Who knows what kind of war hero would I have been if I was thrown into the trenches and saw real blood and death? Would I then need to be treated for PTSD and drug addiction like Adam?
Fortunately, it didn`t happen. My fate spared me.
In our clinic, Adam was a primary counselor for veteran patients from the Korean, Vietnam, Iraq, or Afghan wars. I remember awful cries and cursing from the patients in his office: “Fuck all! I’ll shoot this bitch! . . . I’ll buy an M-16 and shoot all these fucking bureaucrats in the Veterans’ Department!”
How many times did Liza and I and other counselors approach Adam’s office, thinking it was time to save Adam and call the police. We opened the door: an enraged patient stood in the “gun for preparation” pose, yelling, “I’ll kill! I’ll shoot!” We gestured to Adam asking whether we should call 911. He responded in a calm but determined sign: do not call anywhere, the situation is under control. After a while, that patient, indeed, calmed down.
“How do you manage them?” I asked Adam, impressed by his clinical skills. “What is your secret?”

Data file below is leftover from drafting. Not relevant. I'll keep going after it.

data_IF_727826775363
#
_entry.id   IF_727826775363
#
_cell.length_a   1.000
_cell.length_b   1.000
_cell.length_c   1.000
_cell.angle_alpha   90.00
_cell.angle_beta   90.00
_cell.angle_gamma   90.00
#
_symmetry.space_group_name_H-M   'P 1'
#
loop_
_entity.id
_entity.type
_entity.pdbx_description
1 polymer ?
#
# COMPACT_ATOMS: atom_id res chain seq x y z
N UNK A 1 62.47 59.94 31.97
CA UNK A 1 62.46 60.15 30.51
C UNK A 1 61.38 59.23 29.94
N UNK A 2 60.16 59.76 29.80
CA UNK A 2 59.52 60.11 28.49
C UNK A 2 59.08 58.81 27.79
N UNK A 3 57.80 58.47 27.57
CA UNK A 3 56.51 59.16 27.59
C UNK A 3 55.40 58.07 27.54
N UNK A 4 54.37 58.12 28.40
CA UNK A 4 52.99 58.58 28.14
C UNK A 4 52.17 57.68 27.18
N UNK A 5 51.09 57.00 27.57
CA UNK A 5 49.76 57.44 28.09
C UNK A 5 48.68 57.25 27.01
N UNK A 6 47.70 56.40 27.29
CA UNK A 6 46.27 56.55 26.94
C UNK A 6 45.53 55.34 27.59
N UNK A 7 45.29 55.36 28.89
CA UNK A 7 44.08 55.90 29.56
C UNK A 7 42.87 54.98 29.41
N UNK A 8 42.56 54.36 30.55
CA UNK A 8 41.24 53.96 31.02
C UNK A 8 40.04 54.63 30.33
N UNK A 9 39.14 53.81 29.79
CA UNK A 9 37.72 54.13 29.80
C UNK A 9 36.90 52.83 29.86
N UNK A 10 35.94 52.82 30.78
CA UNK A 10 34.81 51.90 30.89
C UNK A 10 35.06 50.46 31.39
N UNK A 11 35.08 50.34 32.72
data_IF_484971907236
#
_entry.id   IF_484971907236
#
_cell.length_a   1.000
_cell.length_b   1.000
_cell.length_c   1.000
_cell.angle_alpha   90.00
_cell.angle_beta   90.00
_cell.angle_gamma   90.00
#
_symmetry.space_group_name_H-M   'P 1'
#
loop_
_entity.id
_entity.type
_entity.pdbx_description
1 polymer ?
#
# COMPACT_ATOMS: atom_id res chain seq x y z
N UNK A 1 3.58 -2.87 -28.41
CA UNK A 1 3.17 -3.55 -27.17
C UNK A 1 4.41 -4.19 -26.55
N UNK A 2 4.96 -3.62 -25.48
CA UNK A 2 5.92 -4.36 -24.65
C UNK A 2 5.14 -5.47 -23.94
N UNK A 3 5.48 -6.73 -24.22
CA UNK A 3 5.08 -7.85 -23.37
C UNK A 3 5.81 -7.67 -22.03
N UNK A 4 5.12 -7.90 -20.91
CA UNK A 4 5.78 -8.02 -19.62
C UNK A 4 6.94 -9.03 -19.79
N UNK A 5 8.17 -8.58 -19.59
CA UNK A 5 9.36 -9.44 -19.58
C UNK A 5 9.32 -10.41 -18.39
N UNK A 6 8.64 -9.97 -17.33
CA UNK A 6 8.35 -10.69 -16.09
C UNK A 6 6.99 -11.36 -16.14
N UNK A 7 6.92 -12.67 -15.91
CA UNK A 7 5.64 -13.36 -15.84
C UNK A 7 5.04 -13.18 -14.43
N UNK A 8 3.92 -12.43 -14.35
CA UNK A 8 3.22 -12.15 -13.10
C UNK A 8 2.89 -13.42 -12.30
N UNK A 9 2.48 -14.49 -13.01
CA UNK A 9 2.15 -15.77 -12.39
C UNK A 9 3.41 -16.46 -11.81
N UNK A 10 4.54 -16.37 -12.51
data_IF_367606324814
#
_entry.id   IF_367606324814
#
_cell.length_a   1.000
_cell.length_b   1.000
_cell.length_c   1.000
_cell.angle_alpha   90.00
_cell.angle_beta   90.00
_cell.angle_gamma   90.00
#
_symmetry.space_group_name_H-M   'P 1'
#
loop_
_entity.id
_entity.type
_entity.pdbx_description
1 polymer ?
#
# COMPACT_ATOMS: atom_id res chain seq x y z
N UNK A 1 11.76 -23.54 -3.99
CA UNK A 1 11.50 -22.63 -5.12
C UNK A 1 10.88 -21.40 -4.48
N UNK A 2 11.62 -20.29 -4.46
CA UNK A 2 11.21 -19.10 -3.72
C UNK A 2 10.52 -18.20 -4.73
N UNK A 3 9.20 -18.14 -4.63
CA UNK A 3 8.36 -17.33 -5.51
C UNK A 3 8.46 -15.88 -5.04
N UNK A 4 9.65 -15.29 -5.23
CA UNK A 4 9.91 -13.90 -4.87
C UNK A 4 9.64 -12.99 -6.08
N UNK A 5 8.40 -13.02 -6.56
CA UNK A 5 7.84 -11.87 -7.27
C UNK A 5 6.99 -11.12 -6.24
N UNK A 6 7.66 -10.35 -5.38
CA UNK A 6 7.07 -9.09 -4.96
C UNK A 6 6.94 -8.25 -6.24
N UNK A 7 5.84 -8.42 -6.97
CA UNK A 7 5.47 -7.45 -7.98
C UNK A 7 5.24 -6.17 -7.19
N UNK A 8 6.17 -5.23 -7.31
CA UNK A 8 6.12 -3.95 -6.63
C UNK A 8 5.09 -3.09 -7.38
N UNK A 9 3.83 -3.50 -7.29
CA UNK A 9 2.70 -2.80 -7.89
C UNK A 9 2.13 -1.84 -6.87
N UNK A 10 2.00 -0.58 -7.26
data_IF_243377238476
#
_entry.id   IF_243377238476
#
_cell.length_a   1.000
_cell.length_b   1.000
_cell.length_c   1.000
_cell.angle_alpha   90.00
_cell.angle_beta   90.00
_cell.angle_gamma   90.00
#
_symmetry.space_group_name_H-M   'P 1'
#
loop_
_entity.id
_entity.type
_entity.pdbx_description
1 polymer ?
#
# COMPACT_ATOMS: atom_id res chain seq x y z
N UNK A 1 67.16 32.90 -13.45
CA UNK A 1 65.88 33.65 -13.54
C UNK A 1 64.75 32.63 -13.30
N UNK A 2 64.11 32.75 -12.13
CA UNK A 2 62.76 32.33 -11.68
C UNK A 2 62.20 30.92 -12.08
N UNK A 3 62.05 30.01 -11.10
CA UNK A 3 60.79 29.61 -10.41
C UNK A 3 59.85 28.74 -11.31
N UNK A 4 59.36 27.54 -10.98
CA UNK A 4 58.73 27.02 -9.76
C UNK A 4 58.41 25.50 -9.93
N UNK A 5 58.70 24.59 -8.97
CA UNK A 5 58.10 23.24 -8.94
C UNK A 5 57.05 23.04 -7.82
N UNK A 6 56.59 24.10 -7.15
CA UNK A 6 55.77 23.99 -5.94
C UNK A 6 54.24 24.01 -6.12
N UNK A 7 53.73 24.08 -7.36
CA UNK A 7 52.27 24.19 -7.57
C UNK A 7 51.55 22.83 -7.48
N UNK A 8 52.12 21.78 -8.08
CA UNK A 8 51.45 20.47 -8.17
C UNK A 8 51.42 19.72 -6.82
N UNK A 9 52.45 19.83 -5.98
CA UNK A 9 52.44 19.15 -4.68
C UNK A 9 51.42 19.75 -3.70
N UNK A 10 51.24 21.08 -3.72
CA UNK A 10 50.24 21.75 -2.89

“No secret. At all times, I try to remember what this person has gone through.”
In fact, he gave every patient time to the max. He often spent more time with them than the usual 45 minutes of an individual session. His “unprofessional” approach in spending a significant amount of time with each patient might have really annoyed Francesca. However, I never saw Francesca make any negative remarks to Adam, and it was evident that she appreciated him a great deal. Franchi used to visit him in his office and for some reason often stayed there a long time. Adam would close the little window in the door with a cardboard sign saying “Session in progress. Don’t disturb!” as if there really was a psychotherapy session.
Soon I found out that Francesca’s youngest son, against the will of the parents, joined the U.S. military as an ordinary Marine.